who fell through the first floor into the basement about 10 feet in. I’m okay, there’s no fire in the
basement, I just need help out.”
My crew heard the mayday and spotted my flashlight shining straight up out of the hole. I stood
up and, to the best as I can recall, my eyes lined up with the floorboards. I’m 6’6”, so I was
hoping it was a short basement so I could just grab something and get out. The hole was about
6’x4’, and there was only one floor joist remaining. Nick got on his stomach and tried to pull me
up. I tried using my halligan across the joist and the floor, grabbing both to try and pull myself
up. I tried finding a piece of furniture in the basement to move and stand on to pop out. Another
firefighter tried to get me to grab a pike pole, instead inadvertently hooking and pulling the hose
leading to my mask-mounted regulator. That’s when those attempts stopped.
I stressed to these guys that there was no hurry, and to just bring me a “dinky” — Toledo’s
quirky term for a folding ladder, usually used to get up in the attic. As Bevier returned with that, I
looked to my left and saw two members of 7’s crew coming down the basement stairs. I

honestly hadn’t really thought about stairs at that point; I didn’t see them when I looked around
(they were behind me), and I decided to stay where people could see me to avoid any
confusion, unnecessary added stress. If they see me standing, I thought, they know I’m okay.
7’s crew led me up the stairs and out the Delta (right) side door. As I went to take my helmet off,
I realized I didn’t have it. It fell off, despite my religious use of the chin strap. I was directed to
talk to our ALS ambulance (Life Squad) crew, told them I was fine but also promised to let them
know if that changed. Matt Brooks, another from the Class of ’13, and I chatted for a bit as I
made sure nothing started to hurt as my body returned to a comparably normal state.
Ultimately, someone retrieved my helmet and I rejoined my crew, going back to work opening up
ceiling in the enclosed porch where some fire hid from us. After helping knock that down, Bevier
and I took Medic 19 back to the station to switch out crews, as it was nearly 0700 and B-Shift
was due to take our spots.
“On the drive back, make sure you guys avoid that hole at Manhattan; you know, don’t fall in it,”
my lieutenant quipped. This was the beginning of a long day of genuine concern and ballbusting, often in the same breath. Coping mechanisms in full effect for a department that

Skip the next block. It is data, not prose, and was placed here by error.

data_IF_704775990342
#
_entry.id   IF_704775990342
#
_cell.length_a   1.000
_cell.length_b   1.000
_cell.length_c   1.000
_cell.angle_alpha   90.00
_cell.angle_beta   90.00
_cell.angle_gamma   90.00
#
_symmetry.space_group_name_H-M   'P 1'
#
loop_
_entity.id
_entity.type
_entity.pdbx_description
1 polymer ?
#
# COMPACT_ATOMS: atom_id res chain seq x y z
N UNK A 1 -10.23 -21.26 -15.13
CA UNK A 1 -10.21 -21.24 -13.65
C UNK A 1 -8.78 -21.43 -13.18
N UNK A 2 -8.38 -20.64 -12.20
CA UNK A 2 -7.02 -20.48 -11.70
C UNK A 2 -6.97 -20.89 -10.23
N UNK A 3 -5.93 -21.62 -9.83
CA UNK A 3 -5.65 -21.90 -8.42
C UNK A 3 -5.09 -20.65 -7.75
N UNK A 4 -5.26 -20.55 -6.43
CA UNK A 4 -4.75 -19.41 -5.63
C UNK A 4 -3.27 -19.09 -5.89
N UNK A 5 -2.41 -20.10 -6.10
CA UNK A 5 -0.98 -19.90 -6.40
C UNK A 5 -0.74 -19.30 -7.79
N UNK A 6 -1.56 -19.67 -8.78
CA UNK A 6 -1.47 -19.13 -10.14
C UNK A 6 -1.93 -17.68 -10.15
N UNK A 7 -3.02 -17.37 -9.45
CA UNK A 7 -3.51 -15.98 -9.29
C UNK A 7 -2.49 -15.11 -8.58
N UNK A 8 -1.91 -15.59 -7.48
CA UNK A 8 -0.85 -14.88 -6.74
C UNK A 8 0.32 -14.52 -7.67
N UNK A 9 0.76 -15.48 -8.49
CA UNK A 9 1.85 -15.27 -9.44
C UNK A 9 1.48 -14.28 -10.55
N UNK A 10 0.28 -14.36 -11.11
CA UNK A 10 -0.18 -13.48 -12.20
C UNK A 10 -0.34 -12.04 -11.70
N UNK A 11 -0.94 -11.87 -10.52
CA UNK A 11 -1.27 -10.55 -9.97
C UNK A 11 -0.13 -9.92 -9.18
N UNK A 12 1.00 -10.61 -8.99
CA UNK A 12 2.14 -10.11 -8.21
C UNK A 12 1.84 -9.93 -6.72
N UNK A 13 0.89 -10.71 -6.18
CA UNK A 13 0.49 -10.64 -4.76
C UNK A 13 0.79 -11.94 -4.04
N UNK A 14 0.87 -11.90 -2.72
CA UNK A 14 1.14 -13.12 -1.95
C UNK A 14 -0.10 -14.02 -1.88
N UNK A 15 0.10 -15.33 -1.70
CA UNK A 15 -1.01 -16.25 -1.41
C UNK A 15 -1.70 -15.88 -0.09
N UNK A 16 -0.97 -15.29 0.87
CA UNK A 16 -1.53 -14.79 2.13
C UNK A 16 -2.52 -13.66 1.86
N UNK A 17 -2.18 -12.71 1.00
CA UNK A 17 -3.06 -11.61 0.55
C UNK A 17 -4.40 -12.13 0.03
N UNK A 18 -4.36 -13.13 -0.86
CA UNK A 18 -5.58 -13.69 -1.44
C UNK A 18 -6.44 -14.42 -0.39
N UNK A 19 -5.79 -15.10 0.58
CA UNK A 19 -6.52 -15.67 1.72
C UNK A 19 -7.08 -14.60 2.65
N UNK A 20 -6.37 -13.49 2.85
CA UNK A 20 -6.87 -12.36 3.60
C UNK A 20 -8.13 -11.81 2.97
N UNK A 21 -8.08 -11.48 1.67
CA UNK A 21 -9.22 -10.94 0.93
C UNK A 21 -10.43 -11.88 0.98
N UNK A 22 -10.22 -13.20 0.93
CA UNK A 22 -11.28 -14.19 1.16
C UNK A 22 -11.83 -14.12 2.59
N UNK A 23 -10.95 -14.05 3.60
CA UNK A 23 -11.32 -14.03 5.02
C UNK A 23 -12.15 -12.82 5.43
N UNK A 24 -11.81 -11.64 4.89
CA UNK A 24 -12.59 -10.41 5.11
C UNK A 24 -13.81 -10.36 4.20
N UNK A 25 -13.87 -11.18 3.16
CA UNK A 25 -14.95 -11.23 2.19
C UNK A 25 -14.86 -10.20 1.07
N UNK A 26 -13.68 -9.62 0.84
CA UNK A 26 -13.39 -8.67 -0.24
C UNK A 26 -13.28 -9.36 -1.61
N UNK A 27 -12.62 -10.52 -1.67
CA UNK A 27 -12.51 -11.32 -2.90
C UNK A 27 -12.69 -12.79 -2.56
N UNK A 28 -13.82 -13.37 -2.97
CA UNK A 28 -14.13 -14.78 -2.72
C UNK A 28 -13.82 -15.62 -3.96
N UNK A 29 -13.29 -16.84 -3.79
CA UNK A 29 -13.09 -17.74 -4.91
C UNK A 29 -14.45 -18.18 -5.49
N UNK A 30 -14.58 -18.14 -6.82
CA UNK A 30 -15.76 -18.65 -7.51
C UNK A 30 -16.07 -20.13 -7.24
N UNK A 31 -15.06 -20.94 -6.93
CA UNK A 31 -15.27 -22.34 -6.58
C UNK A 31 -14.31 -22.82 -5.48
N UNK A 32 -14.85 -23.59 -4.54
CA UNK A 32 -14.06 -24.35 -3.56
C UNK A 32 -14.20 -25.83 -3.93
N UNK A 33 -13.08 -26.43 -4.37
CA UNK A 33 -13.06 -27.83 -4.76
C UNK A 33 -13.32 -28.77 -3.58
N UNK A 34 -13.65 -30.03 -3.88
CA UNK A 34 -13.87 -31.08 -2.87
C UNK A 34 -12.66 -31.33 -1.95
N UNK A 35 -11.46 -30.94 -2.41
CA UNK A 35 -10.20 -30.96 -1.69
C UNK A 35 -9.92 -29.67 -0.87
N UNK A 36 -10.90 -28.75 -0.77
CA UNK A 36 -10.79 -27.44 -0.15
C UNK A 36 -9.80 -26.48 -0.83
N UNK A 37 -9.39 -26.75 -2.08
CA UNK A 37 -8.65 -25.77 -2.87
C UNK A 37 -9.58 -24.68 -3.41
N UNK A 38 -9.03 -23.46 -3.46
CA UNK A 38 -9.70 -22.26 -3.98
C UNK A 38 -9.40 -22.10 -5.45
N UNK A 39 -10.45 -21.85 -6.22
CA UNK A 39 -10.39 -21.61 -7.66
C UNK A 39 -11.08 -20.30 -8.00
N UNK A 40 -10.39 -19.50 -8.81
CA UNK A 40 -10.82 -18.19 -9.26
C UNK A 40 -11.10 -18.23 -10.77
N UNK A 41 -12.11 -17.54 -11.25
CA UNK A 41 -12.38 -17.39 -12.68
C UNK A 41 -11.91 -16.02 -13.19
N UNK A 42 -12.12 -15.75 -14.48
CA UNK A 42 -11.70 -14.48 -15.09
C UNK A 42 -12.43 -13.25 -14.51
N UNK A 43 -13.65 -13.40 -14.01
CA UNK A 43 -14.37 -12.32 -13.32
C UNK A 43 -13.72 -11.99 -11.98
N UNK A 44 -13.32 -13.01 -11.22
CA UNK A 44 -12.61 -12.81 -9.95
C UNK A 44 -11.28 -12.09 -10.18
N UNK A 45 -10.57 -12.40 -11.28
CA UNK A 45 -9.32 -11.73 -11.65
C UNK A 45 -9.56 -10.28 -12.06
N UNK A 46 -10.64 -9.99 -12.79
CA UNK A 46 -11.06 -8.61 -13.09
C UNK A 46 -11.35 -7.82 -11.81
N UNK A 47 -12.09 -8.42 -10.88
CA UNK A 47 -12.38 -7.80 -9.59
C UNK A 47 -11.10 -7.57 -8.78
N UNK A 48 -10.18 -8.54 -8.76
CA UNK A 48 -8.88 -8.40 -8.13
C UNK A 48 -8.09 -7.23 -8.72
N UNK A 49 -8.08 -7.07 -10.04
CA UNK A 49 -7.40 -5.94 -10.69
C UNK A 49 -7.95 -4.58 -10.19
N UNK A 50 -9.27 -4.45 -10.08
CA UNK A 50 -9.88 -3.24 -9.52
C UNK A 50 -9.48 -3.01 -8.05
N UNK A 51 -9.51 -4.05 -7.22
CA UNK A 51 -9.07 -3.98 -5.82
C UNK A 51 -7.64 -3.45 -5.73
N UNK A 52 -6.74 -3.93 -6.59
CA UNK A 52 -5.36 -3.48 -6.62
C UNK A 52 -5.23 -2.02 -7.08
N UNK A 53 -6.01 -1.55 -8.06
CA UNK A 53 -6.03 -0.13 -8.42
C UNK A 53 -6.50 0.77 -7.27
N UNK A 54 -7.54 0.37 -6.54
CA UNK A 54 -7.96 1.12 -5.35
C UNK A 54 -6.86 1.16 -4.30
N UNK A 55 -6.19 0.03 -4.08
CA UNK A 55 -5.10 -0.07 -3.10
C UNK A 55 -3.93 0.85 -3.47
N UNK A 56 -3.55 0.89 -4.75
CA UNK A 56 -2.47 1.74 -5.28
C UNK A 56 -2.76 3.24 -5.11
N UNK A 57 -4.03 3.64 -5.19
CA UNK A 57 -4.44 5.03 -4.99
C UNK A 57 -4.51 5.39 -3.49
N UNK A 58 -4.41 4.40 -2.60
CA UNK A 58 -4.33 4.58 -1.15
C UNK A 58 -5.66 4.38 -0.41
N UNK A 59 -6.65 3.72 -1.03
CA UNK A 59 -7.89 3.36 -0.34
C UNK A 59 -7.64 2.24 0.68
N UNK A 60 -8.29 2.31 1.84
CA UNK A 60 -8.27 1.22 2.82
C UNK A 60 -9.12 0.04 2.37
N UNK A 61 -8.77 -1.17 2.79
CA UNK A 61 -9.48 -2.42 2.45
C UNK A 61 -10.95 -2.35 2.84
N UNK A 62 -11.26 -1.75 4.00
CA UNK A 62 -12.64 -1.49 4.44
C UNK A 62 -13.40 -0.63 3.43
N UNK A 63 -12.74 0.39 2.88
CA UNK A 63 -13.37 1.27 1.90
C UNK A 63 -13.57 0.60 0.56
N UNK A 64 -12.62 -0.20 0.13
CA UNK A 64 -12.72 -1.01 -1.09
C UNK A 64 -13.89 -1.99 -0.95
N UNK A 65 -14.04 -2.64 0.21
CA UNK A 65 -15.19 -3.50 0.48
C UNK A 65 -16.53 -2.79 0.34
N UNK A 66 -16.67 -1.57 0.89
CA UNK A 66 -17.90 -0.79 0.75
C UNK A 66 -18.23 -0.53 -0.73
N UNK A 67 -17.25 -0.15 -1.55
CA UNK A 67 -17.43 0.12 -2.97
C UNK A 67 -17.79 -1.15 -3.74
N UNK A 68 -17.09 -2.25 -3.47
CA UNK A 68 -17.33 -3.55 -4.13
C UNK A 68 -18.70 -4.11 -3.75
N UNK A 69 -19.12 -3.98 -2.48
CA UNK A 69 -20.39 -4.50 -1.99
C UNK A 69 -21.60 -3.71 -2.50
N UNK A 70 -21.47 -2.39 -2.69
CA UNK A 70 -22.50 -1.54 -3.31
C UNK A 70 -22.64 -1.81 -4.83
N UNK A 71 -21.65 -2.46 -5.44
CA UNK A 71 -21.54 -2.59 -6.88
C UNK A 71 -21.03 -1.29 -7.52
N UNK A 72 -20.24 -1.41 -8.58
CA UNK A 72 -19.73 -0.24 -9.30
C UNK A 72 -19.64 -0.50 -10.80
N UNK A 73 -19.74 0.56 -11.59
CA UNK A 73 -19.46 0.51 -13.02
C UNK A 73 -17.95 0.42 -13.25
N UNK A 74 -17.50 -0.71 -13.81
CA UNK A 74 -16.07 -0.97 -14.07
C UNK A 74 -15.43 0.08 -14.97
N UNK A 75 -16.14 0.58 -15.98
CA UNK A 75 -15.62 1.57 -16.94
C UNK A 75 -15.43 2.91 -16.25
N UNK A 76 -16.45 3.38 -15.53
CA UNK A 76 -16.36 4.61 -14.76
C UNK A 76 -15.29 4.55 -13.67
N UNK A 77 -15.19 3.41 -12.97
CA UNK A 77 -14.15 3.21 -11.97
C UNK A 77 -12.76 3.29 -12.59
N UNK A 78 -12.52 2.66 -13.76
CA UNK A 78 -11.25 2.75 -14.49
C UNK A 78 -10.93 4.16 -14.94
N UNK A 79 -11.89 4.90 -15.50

recently felt the full brunt of tragedy on the fireground.
Back in Quarters
As we sat at the kitchen table drinking coffee, waiting for the rest of the crew to return to
complete Mayday-related documentation, Bevier asked me if I heard about Hamilton, Ohio’s line
of duty death. I caught a glimpse of it on my phone just before he asked me. Five hours before
our tones dropped, Firefighter Patrick Wolterman fell through the first floor into a basement. He’s
28, I’m 27. He died, I was fine. A sobering thought, indeed, while my heart hurt for Wolterman,
his family and friends, and his department.

What Happened
As best we can piece together, there was carpet but no subfloor. I’m waiting to learn if they were
burned out somehow, cut, or what the hell the situation was.

Lessons Learned
In terms of what I took away:
• I wish I brought my 4’ hook in to be able to sound the floor as I went. I’ll make more of an effort
of that, even if it means carrying the irons and my hook.
• I shouldn’t have let my guard down as much as I did. The visual evidence was there, but my
gut told me at the door something was off. I started suspicious, but should have stayed
suspicious. Gut feelings are absolutely a trustworthy sense; listen to them, always.
• Self-rescue and crew-rescue techniques are critical. We’ve trained on those techniques over
and over, but talking about them when we got back to quarters after a real-world event
reinforced what options we could have used in the context of “what-if” the incident played out

• If there had been fire in the basement, I have full faith Nick would have either knocked it from
above or handed down the line and given me the chance to survive. My first priority if this
happens again with a conscious, separated firefighter is quickly getting the line in a place to
defend him.
• I should have created a better mental picture of the home in my head. I knew where the firstto-second floor stairs were, but didn’t think about the location of the basement stairs until 7’s
crew appeared. This is something I could have done earlier. Knowing the type of home and
location of the other stairs, this should have been a no-brainer, but wasn’t.
• Maydays don’t have to be LUNAR — just get out the information you need to, usually where,
what, and who. Keep that mic open as long as you have to, because once you let go, the
shitstorm of radio communication may quite literally ‘bonk’ you to death. Talk and keep talking
until you’ve got it all out.
• Enjoy life. A slow day can turn in an instant. And while we’re still more likely to die in a car
accident driving into work, we have a job that guarantees we’re going into harm’s way and
gives us no guarantee of coming out.

Barrett Dorner, Toledo (OH) Fire & Rescue Department